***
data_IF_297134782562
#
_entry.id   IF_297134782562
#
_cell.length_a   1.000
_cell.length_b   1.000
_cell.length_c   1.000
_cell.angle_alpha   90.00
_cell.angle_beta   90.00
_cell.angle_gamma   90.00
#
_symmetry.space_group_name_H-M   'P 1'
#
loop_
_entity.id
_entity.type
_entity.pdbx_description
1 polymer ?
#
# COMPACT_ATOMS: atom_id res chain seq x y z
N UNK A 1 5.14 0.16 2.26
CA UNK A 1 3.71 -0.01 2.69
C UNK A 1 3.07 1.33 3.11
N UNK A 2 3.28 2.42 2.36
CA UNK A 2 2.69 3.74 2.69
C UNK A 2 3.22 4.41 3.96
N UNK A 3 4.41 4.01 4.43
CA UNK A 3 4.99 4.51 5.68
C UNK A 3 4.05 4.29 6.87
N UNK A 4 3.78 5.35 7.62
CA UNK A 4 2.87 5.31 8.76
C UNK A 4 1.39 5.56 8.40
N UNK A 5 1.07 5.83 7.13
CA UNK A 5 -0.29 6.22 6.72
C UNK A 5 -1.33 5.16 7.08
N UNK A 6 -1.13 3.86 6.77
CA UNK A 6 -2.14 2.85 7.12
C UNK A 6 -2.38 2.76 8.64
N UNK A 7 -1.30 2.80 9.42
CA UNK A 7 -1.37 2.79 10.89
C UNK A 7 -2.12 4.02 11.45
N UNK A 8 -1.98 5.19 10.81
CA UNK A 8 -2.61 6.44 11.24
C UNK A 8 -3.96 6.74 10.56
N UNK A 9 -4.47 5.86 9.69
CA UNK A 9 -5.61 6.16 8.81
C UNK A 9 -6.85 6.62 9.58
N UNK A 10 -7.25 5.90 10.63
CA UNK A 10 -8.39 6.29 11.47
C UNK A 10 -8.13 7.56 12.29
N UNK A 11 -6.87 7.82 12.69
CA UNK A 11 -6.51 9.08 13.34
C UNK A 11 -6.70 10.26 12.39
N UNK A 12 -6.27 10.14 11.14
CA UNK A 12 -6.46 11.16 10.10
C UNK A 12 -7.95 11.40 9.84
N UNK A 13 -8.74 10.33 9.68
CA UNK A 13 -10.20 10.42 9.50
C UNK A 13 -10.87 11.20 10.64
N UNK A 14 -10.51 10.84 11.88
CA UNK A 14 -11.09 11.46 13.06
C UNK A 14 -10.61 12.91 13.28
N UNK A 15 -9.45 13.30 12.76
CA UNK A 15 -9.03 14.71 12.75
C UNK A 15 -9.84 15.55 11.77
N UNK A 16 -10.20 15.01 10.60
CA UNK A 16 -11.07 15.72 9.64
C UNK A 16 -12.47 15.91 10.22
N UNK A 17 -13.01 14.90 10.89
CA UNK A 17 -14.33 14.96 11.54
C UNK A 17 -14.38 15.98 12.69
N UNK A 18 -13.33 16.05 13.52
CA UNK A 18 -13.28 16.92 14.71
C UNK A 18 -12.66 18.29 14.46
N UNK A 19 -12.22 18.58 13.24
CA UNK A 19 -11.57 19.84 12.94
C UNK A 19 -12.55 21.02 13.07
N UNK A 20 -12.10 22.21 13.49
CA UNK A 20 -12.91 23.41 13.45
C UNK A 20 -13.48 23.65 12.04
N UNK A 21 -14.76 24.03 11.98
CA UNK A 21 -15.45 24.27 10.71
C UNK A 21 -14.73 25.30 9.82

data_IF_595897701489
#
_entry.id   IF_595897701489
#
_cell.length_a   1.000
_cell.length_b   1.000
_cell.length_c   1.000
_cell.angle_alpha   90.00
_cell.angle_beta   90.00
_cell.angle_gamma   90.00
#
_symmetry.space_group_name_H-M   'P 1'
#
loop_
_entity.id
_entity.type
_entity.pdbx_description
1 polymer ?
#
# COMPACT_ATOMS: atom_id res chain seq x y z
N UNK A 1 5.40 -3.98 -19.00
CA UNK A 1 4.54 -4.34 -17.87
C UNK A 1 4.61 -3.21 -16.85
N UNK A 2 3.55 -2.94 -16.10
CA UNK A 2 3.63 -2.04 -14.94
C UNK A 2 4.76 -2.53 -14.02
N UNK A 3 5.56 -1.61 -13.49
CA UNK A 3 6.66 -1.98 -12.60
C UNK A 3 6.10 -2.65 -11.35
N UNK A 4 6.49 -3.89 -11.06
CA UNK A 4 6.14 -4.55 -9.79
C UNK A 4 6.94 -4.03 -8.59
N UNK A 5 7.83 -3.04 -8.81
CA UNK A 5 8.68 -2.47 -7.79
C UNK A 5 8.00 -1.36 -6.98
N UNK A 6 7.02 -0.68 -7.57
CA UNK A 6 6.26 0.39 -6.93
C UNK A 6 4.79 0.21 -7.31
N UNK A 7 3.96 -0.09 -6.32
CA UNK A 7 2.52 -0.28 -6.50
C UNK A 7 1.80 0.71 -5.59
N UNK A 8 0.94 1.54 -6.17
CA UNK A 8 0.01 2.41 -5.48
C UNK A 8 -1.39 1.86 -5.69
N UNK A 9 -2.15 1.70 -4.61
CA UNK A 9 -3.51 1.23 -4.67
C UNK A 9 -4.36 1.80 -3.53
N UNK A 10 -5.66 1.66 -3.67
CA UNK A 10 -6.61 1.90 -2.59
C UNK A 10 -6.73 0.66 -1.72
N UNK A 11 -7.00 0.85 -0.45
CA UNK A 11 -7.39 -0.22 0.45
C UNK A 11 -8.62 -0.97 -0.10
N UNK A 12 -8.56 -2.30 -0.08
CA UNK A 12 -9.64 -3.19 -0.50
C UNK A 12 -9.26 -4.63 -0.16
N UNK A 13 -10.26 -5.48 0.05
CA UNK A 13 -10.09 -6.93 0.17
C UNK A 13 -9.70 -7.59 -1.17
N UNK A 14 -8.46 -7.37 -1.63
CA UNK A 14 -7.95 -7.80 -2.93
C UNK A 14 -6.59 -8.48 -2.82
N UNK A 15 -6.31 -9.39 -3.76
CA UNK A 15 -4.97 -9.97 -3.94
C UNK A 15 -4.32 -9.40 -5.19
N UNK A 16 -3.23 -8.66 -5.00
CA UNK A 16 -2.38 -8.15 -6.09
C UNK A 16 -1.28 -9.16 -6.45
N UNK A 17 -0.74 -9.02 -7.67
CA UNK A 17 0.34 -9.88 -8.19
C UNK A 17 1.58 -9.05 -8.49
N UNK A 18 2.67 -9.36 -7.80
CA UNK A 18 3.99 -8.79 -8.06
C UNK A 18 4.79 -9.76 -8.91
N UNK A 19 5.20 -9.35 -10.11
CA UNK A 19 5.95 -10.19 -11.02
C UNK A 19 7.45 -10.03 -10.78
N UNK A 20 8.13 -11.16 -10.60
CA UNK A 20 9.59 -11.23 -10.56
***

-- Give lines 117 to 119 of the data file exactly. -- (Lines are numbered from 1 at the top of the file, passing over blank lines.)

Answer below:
CA UNK A 5 8.68 -2.47 -7.79
C UNK A 5 8.00 -1.36 -6.98
N UNK A 6 7.02 -0.68 -7.57